Caring for a person with dementia is unlike caring for a person with any other disease. Dementia changes the mind, emotions, and personality of the sufferer, without regard for time, day or circumstance. Continue reading
This Brain health recipe is well-suited for a caregiver or an advanced-level cooking senior. This vegetarian recipe will charge up your senses, and stimulate your mind during the preparation and consumption of this rich meal. Continue reading
Falls are the leading cause of fatal and non-fatal injuries for older Americans. In fact, the National Council on Aging reports that one-quarter of Americans aged 65+ falls each year, resulting in more than 2.8 million injuries treated in emergency departments, more than 800,000 hospitalizations and 27,000 deaths. Continue reading
Recovering from a stroke is a lifelong process made up of tiny steps over the course of many months and years. It is not a process with a specific time frame or goals that can be accomplished according to a set schedule. In order to help your parent recover from a stroke at home you need information and support. Recovery is a long process and the more you know the easier it will be.
There is no easy way to be a long distance caregiver, by its very nature it is fraught with worry. However, sometimes life and work provide no other option but to live a distance from your loved one. Fortunately, there are support systems available to help you and the senior you love. Here are the three best options for long distance caregiving. Continue reading
Those who suffer with dementia or Alzheimer’s disease have an increased risk of falling. Problems with vision, balance and depth perception increase dementia-related falls. Considering the fact that they can lead to broken bones and even head injuries, it is extremely important to prevent dementia-related falls before they occur. Continue reading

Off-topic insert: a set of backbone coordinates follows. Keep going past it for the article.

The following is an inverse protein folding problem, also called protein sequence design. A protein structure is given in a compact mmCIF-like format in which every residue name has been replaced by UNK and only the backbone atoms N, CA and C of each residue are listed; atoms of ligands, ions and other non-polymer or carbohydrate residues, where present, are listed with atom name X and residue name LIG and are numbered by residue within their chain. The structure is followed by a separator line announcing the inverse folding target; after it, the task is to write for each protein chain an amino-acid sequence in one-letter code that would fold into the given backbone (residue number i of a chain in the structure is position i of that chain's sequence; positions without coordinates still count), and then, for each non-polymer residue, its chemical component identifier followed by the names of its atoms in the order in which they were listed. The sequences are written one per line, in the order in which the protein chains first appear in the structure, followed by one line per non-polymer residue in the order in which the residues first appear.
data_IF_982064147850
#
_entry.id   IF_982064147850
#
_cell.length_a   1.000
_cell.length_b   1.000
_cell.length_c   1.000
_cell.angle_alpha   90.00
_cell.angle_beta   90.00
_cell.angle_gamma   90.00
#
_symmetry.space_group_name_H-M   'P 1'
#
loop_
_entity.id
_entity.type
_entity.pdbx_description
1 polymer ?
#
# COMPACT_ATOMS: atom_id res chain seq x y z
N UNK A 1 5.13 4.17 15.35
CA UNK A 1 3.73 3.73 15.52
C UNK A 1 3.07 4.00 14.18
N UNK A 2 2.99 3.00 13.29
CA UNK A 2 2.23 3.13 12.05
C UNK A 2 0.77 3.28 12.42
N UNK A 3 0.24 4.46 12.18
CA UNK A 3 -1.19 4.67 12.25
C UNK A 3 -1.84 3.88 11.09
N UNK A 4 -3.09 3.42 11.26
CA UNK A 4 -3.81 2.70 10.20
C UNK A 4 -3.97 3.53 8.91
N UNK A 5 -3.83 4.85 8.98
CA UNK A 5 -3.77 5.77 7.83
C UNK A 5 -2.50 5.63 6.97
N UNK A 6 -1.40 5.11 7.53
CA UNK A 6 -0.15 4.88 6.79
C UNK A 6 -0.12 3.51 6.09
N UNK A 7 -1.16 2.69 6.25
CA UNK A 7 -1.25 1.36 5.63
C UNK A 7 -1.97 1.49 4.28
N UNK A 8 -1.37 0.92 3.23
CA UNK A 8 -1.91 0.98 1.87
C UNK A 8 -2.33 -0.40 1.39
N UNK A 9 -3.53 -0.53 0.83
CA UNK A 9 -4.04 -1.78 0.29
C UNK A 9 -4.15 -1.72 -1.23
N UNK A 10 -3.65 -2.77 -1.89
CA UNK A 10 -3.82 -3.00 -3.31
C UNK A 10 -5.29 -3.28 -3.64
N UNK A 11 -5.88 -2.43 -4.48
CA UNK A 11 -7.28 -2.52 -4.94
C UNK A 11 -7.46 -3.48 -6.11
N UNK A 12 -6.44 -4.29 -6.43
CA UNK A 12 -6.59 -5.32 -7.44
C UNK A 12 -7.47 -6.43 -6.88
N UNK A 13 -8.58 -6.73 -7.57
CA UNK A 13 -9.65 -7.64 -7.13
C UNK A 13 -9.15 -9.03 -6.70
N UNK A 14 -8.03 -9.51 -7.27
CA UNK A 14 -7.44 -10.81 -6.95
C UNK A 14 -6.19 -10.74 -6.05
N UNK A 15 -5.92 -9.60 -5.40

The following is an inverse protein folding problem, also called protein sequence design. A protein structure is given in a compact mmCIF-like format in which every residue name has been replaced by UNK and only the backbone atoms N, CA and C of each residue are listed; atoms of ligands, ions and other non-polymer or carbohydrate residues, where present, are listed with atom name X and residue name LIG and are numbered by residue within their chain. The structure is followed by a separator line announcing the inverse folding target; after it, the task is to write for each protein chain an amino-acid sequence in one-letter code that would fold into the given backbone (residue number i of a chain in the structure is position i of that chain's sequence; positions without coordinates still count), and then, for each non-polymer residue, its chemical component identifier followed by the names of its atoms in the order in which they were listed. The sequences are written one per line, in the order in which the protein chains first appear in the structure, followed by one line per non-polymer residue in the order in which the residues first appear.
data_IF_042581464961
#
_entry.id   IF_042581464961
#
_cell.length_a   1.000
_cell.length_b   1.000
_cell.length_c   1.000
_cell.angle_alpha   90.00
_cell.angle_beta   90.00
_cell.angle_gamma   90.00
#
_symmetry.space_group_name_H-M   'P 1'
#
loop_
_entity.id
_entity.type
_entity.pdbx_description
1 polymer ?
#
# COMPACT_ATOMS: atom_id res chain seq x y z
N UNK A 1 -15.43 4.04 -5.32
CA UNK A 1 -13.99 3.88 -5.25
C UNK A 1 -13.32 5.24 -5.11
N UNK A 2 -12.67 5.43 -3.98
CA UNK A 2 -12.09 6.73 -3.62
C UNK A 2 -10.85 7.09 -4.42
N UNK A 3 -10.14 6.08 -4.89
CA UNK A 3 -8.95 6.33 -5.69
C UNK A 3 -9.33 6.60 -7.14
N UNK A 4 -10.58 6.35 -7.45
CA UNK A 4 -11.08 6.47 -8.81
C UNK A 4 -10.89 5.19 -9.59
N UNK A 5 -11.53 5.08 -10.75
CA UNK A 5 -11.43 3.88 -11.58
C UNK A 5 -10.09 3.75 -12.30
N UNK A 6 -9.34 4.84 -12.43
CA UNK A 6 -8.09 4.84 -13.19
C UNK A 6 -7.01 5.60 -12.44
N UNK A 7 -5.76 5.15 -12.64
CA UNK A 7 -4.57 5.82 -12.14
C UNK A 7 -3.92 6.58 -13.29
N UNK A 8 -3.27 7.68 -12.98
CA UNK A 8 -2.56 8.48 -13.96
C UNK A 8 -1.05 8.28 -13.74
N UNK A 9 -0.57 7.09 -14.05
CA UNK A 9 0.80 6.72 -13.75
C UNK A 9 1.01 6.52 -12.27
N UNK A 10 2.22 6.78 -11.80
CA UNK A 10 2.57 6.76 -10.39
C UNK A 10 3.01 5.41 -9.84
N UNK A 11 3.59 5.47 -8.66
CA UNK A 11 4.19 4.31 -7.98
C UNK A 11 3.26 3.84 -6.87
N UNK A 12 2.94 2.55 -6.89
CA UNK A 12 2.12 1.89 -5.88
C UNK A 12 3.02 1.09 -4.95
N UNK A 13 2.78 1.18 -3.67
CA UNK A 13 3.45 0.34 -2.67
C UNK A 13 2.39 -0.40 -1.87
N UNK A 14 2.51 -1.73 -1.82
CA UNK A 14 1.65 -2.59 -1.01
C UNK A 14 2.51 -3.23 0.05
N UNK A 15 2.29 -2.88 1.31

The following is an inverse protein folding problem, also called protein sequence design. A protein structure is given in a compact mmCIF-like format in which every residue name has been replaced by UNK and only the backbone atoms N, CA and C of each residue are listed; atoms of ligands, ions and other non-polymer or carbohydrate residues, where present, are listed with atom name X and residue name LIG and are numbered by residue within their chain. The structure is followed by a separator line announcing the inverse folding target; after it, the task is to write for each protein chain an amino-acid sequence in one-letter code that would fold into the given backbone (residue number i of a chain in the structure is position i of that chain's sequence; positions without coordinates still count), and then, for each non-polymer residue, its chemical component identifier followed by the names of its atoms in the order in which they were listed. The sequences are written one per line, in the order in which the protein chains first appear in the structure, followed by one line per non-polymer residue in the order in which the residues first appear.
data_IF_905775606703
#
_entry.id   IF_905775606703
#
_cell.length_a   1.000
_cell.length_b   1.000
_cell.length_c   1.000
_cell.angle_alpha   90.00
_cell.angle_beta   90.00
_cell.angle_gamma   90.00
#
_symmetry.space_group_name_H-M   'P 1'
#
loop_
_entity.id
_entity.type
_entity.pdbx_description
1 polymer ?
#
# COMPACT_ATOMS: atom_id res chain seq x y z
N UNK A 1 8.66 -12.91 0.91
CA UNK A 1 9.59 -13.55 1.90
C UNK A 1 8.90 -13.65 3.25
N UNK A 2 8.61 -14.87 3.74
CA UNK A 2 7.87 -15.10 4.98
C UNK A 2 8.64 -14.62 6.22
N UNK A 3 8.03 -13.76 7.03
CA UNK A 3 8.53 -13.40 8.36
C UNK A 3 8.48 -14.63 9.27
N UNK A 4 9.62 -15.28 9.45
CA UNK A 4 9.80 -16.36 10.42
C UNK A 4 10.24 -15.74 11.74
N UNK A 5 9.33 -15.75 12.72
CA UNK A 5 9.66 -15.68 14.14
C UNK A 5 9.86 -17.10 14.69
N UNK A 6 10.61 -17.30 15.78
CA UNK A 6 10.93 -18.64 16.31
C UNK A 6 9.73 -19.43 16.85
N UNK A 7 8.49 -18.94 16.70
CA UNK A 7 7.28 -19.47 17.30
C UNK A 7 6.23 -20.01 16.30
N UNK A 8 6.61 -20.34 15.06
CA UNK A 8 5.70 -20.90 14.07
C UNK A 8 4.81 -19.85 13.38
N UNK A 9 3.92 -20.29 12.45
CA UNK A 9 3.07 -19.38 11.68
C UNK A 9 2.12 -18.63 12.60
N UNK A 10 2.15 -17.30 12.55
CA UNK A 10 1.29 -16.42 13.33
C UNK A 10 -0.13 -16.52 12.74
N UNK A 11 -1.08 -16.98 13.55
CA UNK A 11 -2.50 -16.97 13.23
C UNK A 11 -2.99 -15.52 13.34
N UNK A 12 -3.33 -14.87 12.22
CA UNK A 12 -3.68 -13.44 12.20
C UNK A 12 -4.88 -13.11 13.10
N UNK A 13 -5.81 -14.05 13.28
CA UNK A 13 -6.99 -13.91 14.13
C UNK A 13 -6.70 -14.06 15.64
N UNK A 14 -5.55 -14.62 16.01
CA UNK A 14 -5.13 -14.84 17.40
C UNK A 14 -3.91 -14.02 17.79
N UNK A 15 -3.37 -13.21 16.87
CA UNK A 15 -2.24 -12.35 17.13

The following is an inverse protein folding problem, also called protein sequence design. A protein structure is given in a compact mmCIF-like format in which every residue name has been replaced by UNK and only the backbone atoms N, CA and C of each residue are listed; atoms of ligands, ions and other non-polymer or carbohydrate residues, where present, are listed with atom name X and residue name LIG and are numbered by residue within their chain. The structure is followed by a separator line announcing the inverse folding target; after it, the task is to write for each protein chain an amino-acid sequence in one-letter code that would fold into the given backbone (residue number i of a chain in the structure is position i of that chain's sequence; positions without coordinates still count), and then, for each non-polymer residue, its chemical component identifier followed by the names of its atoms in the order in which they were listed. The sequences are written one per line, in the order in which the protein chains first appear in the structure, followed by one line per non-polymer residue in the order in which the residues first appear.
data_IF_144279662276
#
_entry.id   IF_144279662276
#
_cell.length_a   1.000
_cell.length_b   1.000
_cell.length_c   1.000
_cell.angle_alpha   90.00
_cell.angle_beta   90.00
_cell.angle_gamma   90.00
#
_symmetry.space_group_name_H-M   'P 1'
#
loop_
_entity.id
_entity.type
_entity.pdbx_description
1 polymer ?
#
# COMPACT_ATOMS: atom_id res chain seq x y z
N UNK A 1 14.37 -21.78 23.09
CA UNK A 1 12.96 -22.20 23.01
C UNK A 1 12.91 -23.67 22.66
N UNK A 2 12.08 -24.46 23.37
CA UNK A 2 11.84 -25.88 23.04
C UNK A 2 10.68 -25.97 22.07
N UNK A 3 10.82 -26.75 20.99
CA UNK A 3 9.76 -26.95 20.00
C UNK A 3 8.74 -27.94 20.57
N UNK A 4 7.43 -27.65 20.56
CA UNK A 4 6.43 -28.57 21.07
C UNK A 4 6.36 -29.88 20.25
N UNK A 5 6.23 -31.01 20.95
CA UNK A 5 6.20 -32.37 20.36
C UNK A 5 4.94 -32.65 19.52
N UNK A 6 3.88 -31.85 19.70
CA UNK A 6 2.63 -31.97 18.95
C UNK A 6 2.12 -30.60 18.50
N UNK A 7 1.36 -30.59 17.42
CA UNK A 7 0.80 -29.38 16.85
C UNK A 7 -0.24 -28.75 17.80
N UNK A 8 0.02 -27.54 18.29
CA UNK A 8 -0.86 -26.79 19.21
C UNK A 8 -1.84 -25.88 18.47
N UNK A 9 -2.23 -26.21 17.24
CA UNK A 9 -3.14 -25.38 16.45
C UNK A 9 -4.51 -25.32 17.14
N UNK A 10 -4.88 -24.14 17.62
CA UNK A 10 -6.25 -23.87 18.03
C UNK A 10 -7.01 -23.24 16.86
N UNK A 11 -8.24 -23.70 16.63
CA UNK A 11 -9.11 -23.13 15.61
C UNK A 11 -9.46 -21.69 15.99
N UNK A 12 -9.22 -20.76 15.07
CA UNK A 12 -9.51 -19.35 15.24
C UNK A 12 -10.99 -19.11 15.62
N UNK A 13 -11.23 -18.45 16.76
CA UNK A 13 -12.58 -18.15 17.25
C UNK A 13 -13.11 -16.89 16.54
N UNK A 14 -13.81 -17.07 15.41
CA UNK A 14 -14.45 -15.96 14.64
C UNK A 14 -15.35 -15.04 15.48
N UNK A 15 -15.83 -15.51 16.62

It can be difficult to decipher the difference between natural memory loss due to aging and the signs and symptoms of dementia and Alzheimer’s disease. How are you supposed to know if the behaviors you see in an aging loved one are normal, or the early signs of cognitive decline?
In the United States alone, it’s estimated that there are 5.5 million people living with Alzheimer’s disease. According to the Alzheimer’s Association, there are 15 million people providing care to a family member with Alzheimer’s. Of those caregivers, about 60 percent are women. Continue reading
Being a caregiver is one of the most difficult things you will ever do. It is difficult physically, emotionally and mentally. Caring for a senior loved one who may be frail or losing their cognitive abilities is heart-wrenching, and the exhaustion that comes with 24/7 care doesn’t make it any easier. Continue reading
Being a long distance caregiver is difficult to say the least. According to Clinical Interventions on Aging, approximately five to seven million Americans are long-distance caregivers for elders, and this number is expected to double in the next 15 years. Continue reading